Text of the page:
I would be a senior in high school before I had another encounter with a deaf person. At the beginning of that year, I dated someone who was two years younger than me. His sister, who was my age, was working in a factory on the weekends, but making good money which she was saving for a car. The factory was part of a company called Snow's, which was a local version of the Hallmark Store. In addition to the greeting cards and stuffed animals that they sold year-round from their storefront in Century Plaza mall, Snow's sold shoe bows (hideous plaid accessories that looked like they belonged on a gift, not a sneaker) and jingle bell pendants (giant brass bells hung on red or green satin cords) at Christmas time. These were handmade in a warehouse space in downtown Birmingham.

I was also in the market for a car, and applied at Snow's when I heard that they paid "incentive income" in addition to the hourly wage for every bow/bell that one made over the expected daily quota. I was hired, and after the initial Laverne and Shirleyness wore off, I hated nearly every second of it.  We were actually called to and from breaks with a clanging bell. We were allowed to talk only on our half hour lunch breaks, or one of our two daily 15 minute breaks. All of our actions were rigorously monitored by a rigid, heavyset forewoman named Debbie.

However, one day early on, I met an older, timid, African American woman in the ladies' room of the factory. It was immediately clear that she was hearing impaired, so I timidly signed her a few questions. I learned that her name was Flora, the same as my maternal grandmother, and a friendship was born. On subsequent breaks, I sought Flora out in the restroom, and learned that she had attended a well-known school for the deaf and blind in the nearby town of Talladega, where she had met her husband, who was also deaf. She was kind and interesting, telling me all about her children; five - all hearing, and patiently correcting my clumsy signing. She was forever reminding me to speak as I signed, because she was also very proficient at reading lips. Typically, I was so intensely focused on my hands that I failed to do this, and this prompted a young, redneck, co-worker to take time out from applying lipstick in the mirror to loudly comment, "Who does she think she is, talkin' with her hands like that? Is she talkin' about us behind our backs in front of our faces with that colored woman?" I quit Snow's soon after, and lost touch with Flora.

About a year later, I was in the East Lake Krispy Kreme, purchasing doughnuts for my then boyfriend, who wasn't feeling well. This was our spot, and we spent many an hour there, sitting at the counter eating "hot now" original glazed globs of heaven, and speculating on why it is necessary for the employees to wear hard hats while working in the kitchen area. (I mean, what's in those doughnuts?) Still, though, I would totally have sex with a Krispy Kreme fresh off the conveyor belt, so take THAT, "America runs on Dunkin'." In any case, on this occasion, the woman ahead of me in line was deaf, and was having difficulty communicating her order to Eunice, who worked behind the counter. I intervened, forgetting as always to speak while I signed. In the middle of this exchange, the bell on the door tinkled, and a woman joined the queue behind me. Just as I was turning to Eunice to give her Deaf Woman's order, I felt a hand on my arm, and the new arrival leaned into my face and bellowed, "YOU ARE SO PURTY! IT'S A SHAME THAT YOU'RE DEAF!!!!" I wanted to explain to her that she was mistaken, but I was struck speechless. I mean, really, what do you say to that?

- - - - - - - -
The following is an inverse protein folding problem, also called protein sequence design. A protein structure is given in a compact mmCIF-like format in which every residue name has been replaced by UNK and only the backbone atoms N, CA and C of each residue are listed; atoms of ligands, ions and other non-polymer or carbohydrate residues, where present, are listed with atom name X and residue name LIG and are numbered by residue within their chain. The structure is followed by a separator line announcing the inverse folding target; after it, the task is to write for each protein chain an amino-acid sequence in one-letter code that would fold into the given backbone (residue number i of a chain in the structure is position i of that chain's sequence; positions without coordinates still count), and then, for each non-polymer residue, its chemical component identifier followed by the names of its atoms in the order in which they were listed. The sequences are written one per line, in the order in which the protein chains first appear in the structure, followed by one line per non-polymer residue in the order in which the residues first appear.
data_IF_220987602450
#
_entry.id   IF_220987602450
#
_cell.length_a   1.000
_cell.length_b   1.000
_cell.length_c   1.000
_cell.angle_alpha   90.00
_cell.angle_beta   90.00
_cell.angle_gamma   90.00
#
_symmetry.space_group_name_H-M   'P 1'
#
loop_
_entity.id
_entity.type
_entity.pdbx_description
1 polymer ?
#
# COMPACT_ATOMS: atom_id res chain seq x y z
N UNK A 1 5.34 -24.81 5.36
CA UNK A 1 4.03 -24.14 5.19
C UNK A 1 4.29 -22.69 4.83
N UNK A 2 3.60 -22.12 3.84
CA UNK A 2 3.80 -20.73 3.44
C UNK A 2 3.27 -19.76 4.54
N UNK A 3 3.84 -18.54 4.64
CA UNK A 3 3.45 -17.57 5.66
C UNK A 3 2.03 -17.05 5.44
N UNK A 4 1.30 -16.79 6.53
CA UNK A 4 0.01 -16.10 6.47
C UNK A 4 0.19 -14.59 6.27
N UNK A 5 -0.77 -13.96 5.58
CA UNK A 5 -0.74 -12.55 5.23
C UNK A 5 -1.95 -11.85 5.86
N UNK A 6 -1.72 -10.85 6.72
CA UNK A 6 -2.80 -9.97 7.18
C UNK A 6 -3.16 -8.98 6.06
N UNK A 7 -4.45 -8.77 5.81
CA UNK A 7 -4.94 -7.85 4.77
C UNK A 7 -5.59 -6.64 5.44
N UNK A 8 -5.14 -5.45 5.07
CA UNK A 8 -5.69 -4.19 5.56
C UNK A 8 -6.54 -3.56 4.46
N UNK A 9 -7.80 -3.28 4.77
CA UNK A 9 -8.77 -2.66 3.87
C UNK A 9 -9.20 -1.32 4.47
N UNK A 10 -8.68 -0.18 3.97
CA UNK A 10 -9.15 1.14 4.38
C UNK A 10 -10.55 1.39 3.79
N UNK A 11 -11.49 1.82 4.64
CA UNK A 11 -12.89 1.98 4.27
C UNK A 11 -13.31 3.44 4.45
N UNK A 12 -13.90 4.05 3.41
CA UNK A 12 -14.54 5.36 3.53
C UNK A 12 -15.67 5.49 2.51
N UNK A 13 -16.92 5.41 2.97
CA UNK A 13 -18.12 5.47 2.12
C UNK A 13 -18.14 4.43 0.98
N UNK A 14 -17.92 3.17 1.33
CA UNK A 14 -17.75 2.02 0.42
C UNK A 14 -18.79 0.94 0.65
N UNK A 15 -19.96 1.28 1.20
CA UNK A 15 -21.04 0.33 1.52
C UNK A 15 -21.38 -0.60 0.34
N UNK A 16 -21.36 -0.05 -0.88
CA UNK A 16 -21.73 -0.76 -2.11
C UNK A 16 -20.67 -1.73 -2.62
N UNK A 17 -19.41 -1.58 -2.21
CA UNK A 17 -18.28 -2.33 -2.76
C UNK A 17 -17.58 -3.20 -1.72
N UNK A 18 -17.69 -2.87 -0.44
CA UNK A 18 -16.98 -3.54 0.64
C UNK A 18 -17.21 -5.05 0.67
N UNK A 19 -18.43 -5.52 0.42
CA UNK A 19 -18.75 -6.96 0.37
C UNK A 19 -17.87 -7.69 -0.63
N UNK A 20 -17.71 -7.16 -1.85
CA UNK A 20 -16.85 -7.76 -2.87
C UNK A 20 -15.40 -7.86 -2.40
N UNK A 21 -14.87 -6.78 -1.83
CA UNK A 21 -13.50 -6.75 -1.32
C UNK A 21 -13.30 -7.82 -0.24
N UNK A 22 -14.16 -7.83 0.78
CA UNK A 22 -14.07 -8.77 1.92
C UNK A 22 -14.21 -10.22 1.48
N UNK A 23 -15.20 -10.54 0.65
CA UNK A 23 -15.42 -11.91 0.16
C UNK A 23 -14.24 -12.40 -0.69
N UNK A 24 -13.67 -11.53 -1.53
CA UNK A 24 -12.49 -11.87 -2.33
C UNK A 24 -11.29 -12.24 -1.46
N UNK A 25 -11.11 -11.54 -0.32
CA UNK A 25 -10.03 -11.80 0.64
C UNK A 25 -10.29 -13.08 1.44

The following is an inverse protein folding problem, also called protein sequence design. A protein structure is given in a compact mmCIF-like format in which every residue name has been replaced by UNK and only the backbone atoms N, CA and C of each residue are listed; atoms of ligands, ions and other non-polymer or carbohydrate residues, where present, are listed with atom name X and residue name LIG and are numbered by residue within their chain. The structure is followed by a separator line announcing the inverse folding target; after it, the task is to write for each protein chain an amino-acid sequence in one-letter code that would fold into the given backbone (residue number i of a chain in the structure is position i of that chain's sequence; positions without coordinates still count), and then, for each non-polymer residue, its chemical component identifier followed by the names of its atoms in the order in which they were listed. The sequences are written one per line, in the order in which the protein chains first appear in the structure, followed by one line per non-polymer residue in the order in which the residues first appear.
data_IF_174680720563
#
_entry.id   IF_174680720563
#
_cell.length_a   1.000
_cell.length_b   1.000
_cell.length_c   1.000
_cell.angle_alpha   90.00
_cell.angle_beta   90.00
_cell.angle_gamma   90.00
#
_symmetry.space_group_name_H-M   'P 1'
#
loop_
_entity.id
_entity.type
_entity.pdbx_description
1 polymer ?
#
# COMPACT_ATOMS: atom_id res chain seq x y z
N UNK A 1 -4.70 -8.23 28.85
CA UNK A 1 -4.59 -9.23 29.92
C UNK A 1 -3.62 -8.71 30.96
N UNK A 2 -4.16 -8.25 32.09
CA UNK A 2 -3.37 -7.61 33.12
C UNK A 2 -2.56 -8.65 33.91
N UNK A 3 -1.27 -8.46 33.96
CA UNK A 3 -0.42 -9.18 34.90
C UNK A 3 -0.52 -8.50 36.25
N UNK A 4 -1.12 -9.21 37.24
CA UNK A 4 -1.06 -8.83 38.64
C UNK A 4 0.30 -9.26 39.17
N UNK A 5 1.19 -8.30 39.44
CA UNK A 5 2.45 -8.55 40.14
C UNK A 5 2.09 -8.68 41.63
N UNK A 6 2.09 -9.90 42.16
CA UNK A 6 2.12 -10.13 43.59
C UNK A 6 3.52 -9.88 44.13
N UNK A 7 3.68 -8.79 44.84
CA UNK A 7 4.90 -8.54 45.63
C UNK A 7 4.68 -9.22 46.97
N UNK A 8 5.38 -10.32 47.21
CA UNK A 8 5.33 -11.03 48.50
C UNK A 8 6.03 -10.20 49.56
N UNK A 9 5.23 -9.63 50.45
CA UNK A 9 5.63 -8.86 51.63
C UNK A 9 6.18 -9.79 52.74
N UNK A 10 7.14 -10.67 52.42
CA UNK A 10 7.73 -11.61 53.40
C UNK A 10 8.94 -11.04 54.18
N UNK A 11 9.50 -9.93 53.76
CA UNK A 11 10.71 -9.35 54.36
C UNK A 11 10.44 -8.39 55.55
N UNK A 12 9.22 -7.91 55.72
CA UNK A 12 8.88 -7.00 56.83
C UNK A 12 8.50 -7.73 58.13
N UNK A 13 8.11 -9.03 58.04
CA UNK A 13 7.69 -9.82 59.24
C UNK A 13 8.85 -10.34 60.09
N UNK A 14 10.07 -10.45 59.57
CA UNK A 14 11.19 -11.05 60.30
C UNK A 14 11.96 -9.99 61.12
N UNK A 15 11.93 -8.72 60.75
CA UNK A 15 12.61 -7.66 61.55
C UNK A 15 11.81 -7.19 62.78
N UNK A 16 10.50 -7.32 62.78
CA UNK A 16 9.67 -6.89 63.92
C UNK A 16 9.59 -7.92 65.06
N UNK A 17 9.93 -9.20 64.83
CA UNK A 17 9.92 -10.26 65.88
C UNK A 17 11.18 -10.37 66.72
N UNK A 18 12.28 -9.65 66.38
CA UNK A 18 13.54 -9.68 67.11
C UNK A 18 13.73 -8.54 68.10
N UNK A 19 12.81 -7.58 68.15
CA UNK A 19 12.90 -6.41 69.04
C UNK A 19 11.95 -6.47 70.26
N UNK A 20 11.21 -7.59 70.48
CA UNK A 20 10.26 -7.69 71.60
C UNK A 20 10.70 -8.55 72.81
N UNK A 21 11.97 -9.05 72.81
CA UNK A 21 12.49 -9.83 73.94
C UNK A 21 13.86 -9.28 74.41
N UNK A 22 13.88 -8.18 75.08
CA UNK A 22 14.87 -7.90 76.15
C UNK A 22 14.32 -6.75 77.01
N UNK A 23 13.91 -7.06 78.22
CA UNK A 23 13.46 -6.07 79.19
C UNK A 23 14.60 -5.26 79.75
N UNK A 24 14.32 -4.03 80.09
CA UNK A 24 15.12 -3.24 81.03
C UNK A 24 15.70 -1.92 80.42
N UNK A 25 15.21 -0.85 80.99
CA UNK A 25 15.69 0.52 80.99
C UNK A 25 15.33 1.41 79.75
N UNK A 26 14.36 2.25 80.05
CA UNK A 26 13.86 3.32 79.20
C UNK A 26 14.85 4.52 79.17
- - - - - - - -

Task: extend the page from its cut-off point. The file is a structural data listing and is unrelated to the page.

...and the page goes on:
My final brush with deaf occurred in 1997, when I was hired along with several college friends to assist with an event at the new Mercedes plant in Tuscaloosa County. This two million dollar party was orchestrated in conjunction with the release of the film, The Lost World, and was intended to promote the new M Class vehicle. Originally, Whitney Houston was slated to be the entertainment, but at the last minute she was replaced with a local employee singing, "Mercedes Benz," and Heather Whitestone, the deaf Alabamian who had been awarded the title of Miss America a few years previously. This news surprised those of us on the crew, who had seen several rehearsals, and were expecting a broadway-esque live music show. When he heard the new roster, my friend, Jim, (whom, it must be said, REALLY wanted to see Whitney) said, "What is she gonna do? Say, 'This is the quietest car I have ever ridden in?' " It's beyond wrong, I know, but seeing Jim say this complete with with his own version of sign language was one of the funniest things I have ever seen, especially after an exhausting week of ten hour shifts in the September sun. In the end, Miss Whitestone's talent was a dream ballet, which was nice, but bland, and provoked at least one co-worker to ask, "How does she hear the music?"

I have forgotten many of the signs I learned over the years, though there were moments in the past when I considered becoming a certified interpreter. However, I occasionally still wonder what it is like to be deaf, like when I am on an exceedingly loud train platform, or when I am trying to sleep through the fifth car alarm of the night. Most often though, I ponder this when I find myself on crowded planes with screaming youngsters. Something about that particular situation turns me into Samuel L. Jackson, and my internal monologue becomes: "GET THESE MUTHAFUCKIN' KIDS OFF THIS MUTHAFUCKIN' PLANE!" Ultimately, I just plug in my ipod, which amounts to the same thing, and feel grateful that I have a choice about when to employ the insulation.